Pornification: can you tell fantasy from reality?

Is pornography conditioning the way you behave in bed and how you relate to women? Here, That Guy looks at how porn consumption has exploded and some of the effects it might be having on the way men think and behave around women.

Warning: contains adult themes, suitable for 18+ only

Imagine your only source of information about adulthood was children’s fairy tales. You’d grow up on permanent look-out for sleeping princesses and fairy godmothers. You’d have a pathological fear of big bad wolves, trolls and dragons.

That’s where a generation of young Scottish men find themselves. What they expect of sex is based on the less-than-authentic world of pornography.

Most of society has moved on from thinking masturbation is taboo. Academic research shows the vast majority of men masturbate, some more frequently than others. One recent Harvard study suggested frequent orgasms reduces men’s risk of prostate cancer.

But now porn of every possible variety is on tap. It’s available 24 hours a day from your smartphone, mostly for free. What kind of changes are happening as a result?

  • In 2008 a study showed that 14.4 percent of boys had viewed porn by the age of 13.
  • By 2011 that exposure had jumped to 48.7 percent. An Australian study in 2017 found 69 percent of boys and 23 percent of girls had viewed porn by 13.
  • All males and 82 percent of females had seen porn at some point.
  • In the 2008 study, people viewing porn every single day was low, at 5.2 percent but, by 2011, 13 percent of adolescents were viewing porn daily.
  • In 2017, 39 percent of males and 4 percent of females aged 15 to 29 were viewing porn daily.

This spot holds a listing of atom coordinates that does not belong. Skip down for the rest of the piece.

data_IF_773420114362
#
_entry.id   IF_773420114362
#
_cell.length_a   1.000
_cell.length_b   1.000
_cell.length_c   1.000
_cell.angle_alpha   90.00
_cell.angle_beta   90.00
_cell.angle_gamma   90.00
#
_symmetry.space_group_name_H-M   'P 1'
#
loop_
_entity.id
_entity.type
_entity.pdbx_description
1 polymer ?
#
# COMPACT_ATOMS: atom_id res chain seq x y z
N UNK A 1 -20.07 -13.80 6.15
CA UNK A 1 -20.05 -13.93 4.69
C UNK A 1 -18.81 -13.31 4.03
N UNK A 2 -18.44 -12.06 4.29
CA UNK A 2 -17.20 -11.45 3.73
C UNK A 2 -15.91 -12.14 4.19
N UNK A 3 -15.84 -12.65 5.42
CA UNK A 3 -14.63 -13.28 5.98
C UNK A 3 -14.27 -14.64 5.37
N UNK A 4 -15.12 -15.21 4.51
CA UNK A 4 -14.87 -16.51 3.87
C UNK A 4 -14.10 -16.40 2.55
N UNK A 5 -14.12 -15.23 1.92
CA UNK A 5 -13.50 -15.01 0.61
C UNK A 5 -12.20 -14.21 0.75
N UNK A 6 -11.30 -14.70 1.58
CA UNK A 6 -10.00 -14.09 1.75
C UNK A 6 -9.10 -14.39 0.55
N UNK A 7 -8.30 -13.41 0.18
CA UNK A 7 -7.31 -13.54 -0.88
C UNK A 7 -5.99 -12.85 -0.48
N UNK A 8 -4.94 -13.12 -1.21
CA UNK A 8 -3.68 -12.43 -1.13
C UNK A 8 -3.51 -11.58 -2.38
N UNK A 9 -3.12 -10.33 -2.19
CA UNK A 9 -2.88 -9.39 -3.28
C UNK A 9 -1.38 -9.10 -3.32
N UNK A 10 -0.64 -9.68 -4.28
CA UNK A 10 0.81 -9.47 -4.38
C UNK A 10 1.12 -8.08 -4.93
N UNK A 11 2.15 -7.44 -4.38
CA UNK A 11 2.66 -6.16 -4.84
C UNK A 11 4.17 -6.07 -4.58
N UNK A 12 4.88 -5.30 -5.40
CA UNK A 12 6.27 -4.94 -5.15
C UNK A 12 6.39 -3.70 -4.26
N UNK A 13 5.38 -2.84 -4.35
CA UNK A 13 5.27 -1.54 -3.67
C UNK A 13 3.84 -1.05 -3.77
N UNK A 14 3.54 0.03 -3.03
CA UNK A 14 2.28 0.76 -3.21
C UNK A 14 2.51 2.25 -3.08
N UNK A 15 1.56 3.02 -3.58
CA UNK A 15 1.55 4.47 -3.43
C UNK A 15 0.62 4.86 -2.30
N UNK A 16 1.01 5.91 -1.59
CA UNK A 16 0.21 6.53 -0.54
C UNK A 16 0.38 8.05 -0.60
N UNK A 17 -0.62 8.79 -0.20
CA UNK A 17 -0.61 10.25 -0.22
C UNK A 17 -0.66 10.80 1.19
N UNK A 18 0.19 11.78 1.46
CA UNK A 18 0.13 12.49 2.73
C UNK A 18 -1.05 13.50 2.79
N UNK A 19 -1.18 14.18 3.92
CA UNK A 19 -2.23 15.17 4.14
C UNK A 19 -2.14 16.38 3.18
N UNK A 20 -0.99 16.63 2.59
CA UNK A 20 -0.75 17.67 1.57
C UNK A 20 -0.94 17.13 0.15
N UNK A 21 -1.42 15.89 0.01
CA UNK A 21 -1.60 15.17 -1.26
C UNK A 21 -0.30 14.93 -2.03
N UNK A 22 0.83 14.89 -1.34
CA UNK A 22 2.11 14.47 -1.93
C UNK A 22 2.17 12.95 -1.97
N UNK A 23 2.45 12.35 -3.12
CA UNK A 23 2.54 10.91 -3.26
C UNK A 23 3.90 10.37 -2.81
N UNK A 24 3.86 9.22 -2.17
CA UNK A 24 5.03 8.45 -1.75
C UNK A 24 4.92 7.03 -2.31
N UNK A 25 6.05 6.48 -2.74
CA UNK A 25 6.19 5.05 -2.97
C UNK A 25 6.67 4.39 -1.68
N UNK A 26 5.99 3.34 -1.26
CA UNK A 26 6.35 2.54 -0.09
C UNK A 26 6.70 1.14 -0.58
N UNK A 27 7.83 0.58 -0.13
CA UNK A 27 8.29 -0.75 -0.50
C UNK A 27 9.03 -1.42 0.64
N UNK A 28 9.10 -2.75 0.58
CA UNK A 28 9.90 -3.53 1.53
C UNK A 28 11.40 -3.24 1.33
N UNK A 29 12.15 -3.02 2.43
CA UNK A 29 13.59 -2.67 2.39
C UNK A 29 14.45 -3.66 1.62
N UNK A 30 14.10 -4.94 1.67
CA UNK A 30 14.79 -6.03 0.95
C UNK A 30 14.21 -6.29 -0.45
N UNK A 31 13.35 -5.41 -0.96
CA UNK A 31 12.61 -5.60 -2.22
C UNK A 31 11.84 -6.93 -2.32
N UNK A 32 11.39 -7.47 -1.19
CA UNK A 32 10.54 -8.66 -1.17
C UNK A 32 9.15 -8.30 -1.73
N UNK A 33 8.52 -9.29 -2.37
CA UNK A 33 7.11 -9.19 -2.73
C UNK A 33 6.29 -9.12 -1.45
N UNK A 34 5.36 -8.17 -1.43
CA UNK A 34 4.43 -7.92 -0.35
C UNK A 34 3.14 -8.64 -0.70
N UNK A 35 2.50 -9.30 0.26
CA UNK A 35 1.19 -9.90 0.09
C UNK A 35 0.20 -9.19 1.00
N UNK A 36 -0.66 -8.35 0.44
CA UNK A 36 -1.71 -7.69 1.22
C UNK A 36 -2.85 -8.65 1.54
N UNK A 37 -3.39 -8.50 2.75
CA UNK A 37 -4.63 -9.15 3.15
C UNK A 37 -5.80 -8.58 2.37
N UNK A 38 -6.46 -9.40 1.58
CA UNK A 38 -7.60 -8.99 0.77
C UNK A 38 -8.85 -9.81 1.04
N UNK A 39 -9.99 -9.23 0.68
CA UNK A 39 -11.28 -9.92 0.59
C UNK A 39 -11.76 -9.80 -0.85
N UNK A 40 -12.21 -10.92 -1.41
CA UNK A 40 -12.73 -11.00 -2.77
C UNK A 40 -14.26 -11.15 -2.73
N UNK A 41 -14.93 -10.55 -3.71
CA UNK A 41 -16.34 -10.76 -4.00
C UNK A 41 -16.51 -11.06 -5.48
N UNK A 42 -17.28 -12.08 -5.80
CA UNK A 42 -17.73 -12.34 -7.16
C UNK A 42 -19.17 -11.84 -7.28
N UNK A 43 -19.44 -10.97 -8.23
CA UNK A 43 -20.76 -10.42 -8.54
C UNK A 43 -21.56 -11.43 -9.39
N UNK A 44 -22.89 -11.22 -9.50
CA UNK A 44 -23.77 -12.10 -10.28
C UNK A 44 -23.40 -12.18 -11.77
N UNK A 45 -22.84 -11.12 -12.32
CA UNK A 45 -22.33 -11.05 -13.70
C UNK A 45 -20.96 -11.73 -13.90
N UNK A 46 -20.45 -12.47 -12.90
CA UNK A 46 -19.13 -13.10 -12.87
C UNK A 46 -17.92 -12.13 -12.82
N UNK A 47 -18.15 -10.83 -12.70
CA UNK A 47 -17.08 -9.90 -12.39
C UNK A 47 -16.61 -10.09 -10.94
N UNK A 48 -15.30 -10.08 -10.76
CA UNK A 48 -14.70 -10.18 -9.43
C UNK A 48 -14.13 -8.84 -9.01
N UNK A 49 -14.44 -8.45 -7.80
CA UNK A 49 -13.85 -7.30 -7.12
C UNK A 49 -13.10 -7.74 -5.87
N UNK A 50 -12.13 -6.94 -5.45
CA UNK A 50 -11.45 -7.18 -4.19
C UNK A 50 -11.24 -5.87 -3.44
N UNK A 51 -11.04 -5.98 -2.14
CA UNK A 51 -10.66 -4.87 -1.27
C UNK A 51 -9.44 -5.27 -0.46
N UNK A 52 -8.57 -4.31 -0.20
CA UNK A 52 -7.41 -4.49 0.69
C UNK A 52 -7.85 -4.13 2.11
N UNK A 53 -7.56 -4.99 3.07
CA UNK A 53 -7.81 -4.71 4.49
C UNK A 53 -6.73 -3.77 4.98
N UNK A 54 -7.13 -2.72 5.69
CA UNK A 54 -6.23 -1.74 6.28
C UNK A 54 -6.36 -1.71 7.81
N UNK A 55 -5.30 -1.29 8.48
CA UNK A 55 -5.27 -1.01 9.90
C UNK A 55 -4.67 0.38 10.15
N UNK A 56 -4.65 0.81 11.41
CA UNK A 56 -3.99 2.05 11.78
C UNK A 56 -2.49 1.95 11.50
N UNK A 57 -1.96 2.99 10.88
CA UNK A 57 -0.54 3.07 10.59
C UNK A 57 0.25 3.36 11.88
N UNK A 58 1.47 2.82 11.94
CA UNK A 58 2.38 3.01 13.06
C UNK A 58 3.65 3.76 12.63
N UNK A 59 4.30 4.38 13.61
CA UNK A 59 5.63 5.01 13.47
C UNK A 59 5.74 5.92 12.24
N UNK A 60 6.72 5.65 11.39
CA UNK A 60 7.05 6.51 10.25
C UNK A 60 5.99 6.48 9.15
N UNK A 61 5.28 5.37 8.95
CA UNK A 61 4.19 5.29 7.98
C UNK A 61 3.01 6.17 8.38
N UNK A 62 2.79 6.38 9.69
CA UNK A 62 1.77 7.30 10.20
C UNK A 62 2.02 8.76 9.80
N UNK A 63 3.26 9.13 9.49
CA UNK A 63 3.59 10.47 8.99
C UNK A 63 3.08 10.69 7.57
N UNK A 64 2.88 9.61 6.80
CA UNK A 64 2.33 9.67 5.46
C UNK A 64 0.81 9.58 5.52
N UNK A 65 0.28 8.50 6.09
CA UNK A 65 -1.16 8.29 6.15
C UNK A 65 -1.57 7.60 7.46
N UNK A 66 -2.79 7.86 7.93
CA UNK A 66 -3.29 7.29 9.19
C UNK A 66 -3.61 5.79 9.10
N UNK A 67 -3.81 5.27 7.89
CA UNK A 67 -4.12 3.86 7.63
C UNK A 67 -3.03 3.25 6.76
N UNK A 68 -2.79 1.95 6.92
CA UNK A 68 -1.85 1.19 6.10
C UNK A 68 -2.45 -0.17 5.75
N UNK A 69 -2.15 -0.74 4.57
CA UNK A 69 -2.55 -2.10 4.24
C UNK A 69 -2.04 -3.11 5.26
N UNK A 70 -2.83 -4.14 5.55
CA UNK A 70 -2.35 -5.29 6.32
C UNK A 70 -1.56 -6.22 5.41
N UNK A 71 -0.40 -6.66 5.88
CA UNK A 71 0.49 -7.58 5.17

This exponential increase has seen many men develop compulsive use of pornography. In his book ‘Your Brain on Porn’, author and researcher, Gary Wilson, explains that “Deep in the primitive part of the brain, [porn sites] register as really valuable because of all the sexual novelty. The extra excitement strengthens the brain circuits that urge you to seek porn again and again. Your own sexual fantasies pale in comparison.”

The most common result, he argues, is erectile dysfunction during ‘real world’ sex and Wilson has gathered tens of thousands of testimonies via his website from men who have experienced this. Part of the issue is that easily accessible extreme porn makes real sex bland.

One contributor said:

“My lowest point was when I couldn’t get it up for my girlfriend… I was visiting doctors: buying books on penis exercises; trying to change habits by masturbating to POV porn (instead of the extreme porn I was addicted to). She was totally supportive of me the entire time… She even bought nice lingerie and made efforts to be the ‘slut in the bedroom’. BUT even with that, I wasn’t turned on because the porn I was into was much more extreme (rape, forced sex).”

The most serious issue about developing ‘porn reactions’ (as one character is described in the 2001 indie film Late Night Shopping) is the way we act during real world sex. It’s a natural impulse to see something arousing online and want to recreate that moment in real life, to revisit that arousal. In her book Rough: how violence has found its way into the bedroom, author, Rachel Thompson, recounts interviewee Abigail’s experience of being throttled during sex:

‘“When he was choking me I didn’t have the breath to tell him to stop and he seemed to be enjoying it so I didn’t want to make a fuss”. Next day she had bruises all over her body – on her neck and breasts – and she had marks on her bum where he had slapped her.’

Choking and bum slapping are standard tropes of porn, a porn director’s shorthand for uncontrolled desire with, perhaps, a nod towards auto-asphyxiation fetish. Erika Lust, one of the few female porn directors, said: “Face slapping, choking, gagging and spitting has become the alpha and omega of any porn scene and not within a BDSM context. These are presented as standard ways to have sex when, in fact, they are niches.”